BACKGROUND OF THE INVENTION
This invention relates to the production of synchrotron radiation on a recirculation orbit of electron beam as accelerated by a radio-frequency (rf) accelerator, particularly to a method of reducing the rf power consumption by using an energy-recovery pre-accelerator.
The energy-recovery pre-accelerator is an rf accelerator by which an electron beam to be injected into the main accelerator is compressed and brought close to the speed of light so that it can be efficiently accelerated by the main accelerator. The present invention relates to a method of reducing the rf power that is supplied externally for beam acceleration by the pre-accelerator.
The rf accelerator is such equipment that a cavity is supplied with rf power to generate an rf electric field which is used to accelerate electron beams. Among the various types of rf accelerators proposed to date, an electron beam accelerator called an energy-recovery linac (ERL) is drawing increasing attention today. Being primarily intended for use as the next generation source of synchrotron radiation, ERL is most characterized by decelerating the once accelerated electron beam with the main accelerator on the recirculation orbit so as to recover the supplied rf power. As a result, the rf power input into the main accelerator can be drastically reduced despite the acceleration of the large-current electron beam.
As shown in FIG. 1, an electron beam generated from an electron source is accelerated and compressed by a conventional pre-accelerator and further accelerated by the main accelerator to produce synchrotron radiation on the recirculation orbit; thereafter, the electron beam is decelerated (has its energy recovered) in the main accelerator and discarded into a beam dump. Since energy recovery by deceleration is performed in the main accelerator, it can accelerate the large-current electron beam with a very small amount of power. This corresponds to an embodiment in which an electron beam from an electron source (injector) that has been brought to an energy of about 10 MeV and a length of about 3 ps with the conventional pre-accelerator is injected into the main accelerator on the recirculation orbit.
- SUMMARY OF THE INVENTION
However, the conventional pre-accelerator which accelerates the electron beam does not perform energy recovery by deceleration, so it requires a very large amount of rf power (at least 100 kw) and hence an rf antenna (coupler) that withstands the large power input. This presents a substantial challenge in ERL construction. The rf antenna is needed to supply rf power into accelerating cavities in the rf accelerator.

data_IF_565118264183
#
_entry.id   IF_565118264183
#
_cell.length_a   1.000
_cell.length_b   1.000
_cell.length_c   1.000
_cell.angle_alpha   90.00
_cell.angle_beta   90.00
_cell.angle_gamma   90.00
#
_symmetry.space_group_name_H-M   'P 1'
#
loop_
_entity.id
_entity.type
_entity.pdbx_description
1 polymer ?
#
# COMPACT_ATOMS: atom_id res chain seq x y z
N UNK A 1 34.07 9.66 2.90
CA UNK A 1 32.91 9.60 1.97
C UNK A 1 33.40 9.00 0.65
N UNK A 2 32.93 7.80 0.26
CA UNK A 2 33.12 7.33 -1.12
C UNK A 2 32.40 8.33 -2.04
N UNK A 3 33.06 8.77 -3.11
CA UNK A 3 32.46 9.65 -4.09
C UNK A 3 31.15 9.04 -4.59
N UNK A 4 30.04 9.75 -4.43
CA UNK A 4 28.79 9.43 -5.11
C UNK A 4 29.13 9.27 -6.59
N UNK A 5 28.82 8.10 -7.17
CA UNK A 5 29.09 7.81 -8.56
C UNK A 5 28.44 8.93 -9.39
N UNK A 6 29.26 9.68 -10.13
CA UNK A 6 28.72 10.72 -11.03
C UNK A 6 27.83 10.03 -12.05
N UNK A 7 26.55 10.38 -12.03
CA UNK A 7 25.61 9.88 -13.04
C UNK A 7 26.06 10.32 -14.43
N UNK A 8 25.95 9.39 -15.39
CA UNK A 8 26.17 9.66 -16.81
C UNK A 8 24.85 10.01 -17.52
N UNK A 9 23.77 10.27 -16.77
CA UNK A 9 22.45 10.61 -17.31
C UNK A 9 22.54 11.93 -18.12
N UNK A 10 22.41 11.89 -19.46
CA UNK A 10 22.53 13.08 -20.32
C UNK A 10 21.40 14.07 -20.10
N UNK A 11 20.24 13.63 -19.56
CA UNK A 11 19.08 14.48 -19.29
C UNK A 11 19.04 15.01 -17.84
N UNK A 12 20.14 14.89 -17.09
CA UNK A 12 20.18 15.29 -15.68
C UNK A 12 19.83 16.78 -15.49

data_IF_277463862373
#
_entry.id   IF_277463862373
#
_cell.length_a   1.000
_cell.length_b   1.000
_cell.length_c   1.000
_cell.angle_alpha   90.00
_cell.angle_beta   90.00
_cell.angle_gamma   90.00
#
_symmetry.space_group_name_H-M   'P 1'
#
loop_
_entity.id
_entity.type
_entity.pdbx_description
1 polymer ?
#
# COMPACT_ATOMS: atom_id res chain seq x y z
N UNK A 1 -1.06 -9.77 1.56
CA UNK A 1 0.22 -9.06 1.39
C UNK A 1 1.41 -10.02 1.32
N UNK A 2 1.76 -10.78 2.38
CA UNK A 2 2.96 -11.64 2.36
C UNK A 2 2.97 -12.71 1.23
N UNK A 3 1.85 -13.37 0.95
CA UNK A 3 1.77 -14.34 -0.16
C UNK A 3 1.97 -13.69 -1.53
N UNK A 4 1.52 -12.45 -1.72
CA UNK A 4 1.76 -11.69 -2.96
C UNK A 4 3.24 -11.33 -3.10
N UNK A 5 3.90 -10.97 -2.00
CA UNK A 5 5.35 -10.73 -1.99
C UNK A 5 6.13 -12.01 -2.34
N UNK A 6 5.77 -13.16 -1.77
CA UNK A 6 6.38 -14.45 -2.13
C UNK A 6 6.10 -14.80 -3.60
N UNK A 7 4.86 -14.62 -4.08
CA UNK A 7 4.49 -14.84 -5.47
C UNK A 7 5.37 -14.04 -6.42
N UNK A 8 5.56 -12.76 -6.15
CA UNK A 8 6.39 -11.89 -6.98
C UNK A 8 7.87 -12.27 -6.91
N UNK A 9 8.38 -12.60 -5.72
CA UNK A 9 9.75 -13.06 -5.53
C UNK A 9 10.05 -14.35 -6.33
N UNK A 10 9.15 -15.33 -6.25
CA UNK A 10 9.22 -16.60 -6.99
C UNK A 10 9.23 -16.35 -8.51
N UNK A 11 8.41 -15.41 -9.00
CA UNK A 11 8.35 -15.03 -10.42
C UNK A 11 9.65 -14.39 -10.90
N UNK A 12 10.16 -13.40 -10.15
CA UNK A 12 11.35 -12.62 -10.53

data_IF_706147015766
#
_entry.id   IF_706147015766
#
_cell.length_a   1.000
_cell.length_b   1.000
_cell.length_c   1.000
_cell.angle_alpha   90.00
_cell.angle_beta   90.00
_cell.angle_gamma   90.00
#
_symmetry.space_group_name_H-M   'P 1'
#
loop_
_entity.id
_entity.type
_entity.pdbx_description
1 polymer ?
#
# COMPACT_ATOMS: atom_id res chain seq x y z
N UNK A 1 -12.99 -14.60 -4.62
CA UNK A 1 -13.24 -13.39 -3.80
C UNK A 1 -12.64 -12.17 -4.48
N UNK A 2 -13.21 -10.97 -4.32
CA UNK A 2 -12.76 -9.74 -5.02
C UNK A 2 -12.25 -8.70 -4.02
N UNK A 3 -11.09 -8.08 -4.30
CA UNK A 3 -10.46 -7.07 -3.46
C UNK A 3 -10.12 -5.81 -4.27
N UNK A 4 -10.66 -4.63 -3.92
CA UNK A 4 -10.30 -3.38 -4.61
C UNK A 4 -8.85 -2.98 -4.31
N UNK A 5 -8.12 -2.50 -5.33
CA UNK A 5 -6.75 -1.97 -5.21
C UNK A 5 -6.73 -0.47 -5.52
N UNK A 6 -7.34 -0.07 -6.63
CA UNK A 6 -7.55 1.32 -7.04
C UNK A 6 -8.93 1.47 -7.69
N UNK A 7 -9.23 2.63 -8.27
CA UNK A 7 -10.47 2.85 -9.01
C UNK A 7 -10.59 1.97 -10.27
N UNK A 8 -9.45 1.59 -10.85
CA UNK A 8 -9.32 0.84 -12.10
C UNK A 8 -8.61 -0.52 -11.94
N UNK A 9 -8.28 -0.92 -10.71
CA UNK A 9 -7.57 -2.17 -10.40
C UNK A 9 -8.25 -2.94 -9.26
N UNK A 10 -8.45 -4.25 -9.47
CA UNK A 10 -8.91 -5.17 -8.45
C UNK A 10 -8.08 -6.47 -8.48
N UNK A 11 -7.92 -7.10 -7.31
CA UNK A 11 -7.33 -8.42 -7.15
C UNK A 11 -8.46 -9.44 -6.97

The energy-recovery pre-accelerator of the present invention can be operated on a very small amount of rf power. The concept of the invention is depicted in FIG. 2; the energy-recovery pre-accelerator is posited on the recirculation orbit and the resonance frequency in an accelerating cavity in the pre-accelerator is slightly offset (detuned) from the input rf wave frequency, whereby the energy of the accelerated electron beam is recovered and the rf required by the pre-accelerator is brought sufficiently close to zero that the rf power to be supplied externally is reduced.
Thus, according to the invention, the power required for acceleration by the pre-accelerator is supplied from the electron beam being decelerated in the pre-accelerator; consequently, there is no need to supply rf waves of large power, obviating the aforementioned rf antenna compatible with the inputting of large power.
Conventionally, the main accelerator accelerates and decelerates an electron beam at a phase difference of 180 degrees. However, in the pre-accelerator which compresses the electron beam as well as accelerating it, the phase difference between beam acceleration and deceleration is not adjusted to 180 degrees and efficient energy recovery cannot be realized by simply positing the pre-accelerator on the recirculation orbit.
BRIEF DESCRIPTION OF THE DRAWINGS
In the present invention, the energy-recovery pre-accelerator is posited on the recirculation orbit and, in addition, as FIG. 3 shows, the accelerating cavities in the pre-accelerator are detuned to effect phase manipulation such that the power consumption of the pre-accelerator is reduced drastically and easily.
FIG. 1 shows a configuration of an energy-recovery linac that employs a conventional pre-accelerator;
FIG. 2 shows a configuration of an energy-recovery linac that employs the energy-recovery pre-accelerator of the invention;
FIG. 3 is a power balance vector diagram for the energy-recovery pre-accelerator of the invention;